Khaled Hosseini talks to Rosiland Jordan

Author of the award-winning novel ‘The Kite Runner’ speaks about his latest work and Afghanistan

Rosiland Jordan: Your third novel, “And the Mountains Echoed,” is coming out in paperback as we speak. Is it the favorite of your three novels?

Khaled Hosseini: Well, your last book is always your favorite. It feels to me in some ways the most personal of my three novels. It feels to me in some ways the most ambitious of the three. And maybe the most accomplished. 


I feel this is the novel that challenged me the most to write. I think it was more complex than the other two to write. Just the structure of it. The multiple narratives. The diversity of character and setting. The subtlety of the themes.

One thing that struck me about all of the characters is that while each of them had something that a reader might find instantly appealing, they also had character flaws that made you just want to grab them by the shoulders and say, "Snap out of it. What are you doing?" How hard was it, given that you had more than a dozen people telling this one story, to make them real?

It was difficult. That was a challenge of this book, that each chapter was more or less freestanding. Although they overlapped with each other and then together they tell one big story. But each chapter had to be from a different voice.

Each character had to be fully human in the sense that they had things that, as you said, were appealing. But also that disappointed you in certain ways. And they behaved in unpredictable ways.

With each chapter in this book I felt like I lived with someone that was flawed in many ways that I am as a person. That many of us are as human beings. And that's why I picked the epigraph at the very beginning of the book. My editor actually suggested it. Which is, you know, "Out beyond the notions of rightdoing or wrongdoing there's a field. I'll meet you there." And I feel like so much — very many characters in this book live in that field beyond that sort of clear-cut notion of right and wrong.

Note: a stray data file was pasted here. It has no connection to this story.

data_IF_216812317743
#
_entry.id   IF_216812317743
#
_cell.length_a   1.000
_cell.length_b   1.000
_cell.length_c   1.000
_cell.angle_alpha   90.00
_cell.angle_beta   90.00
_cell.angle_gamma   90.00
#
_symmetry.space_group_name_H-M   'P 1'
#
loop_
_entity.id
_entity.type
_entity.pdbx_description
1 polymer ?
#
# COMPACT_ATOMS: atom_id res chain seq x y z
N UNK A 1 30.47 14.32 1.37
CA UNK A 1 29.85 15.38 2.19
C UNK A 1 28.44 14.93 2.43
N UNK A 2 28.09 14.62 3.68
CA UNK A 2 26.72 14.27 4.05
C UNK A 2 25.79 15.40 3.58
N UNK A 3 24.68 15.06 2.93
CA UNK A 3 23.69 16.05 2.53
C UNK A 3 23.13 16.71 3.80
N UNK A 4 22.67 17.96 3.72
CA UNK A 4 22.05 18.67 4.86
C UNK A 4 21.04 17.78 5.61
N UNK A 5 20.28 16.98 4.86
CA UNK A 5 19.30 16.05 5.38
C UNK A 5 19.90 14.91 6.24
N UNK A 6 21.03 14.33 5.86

There are moments about loss and sacrifice. Pari being sold to save her family. Parwana leaving her twin sister out in the countryside, we believe to die. Nabi making good on his promise to his employer, Suleiman, to help him when the end came. Why the focus on pain?  What were you trying to make your reader understand?

You know, I think if we think back on our life, there's pain and suffering and difficult decisions — [they are] so central to every human experience. I think that's part of the reason why we read books that deal with those issues. And that in reading them in some way there's a communal experience of these emotions.

And we feel somehow less alone. And we feel like our own pain and suffering, albeit different from those of the characters, [are] understood by others. And that others have gone through this. The idea for the book really came about from a story that I read in 2008, which is really about these very painful and difficult acts of sacrifice and decision-making. The story was about the winter of 2008 in Afghanistan, which was just brutal. A lot of people died. And I read stories about families in Afghanistan who were living in villages who were selling their children to wealthy couples in Kabul to be adopted. I suspect in some cases to be enlisted in some form of house labor.

But these families were selling their children so that they could support the rest of their kids. And to also provide a somewhat better life for those children who were being sold. Just as a father, I kind of thought about — when I read that, I kind of thought about the kind of a Sophie's choice, you know, dilemma that is faced by a parent. And how painful and agonizing that must have been. That it really happened. That real fathers had to make those decisions. That kind of became one of the central emotions in the book.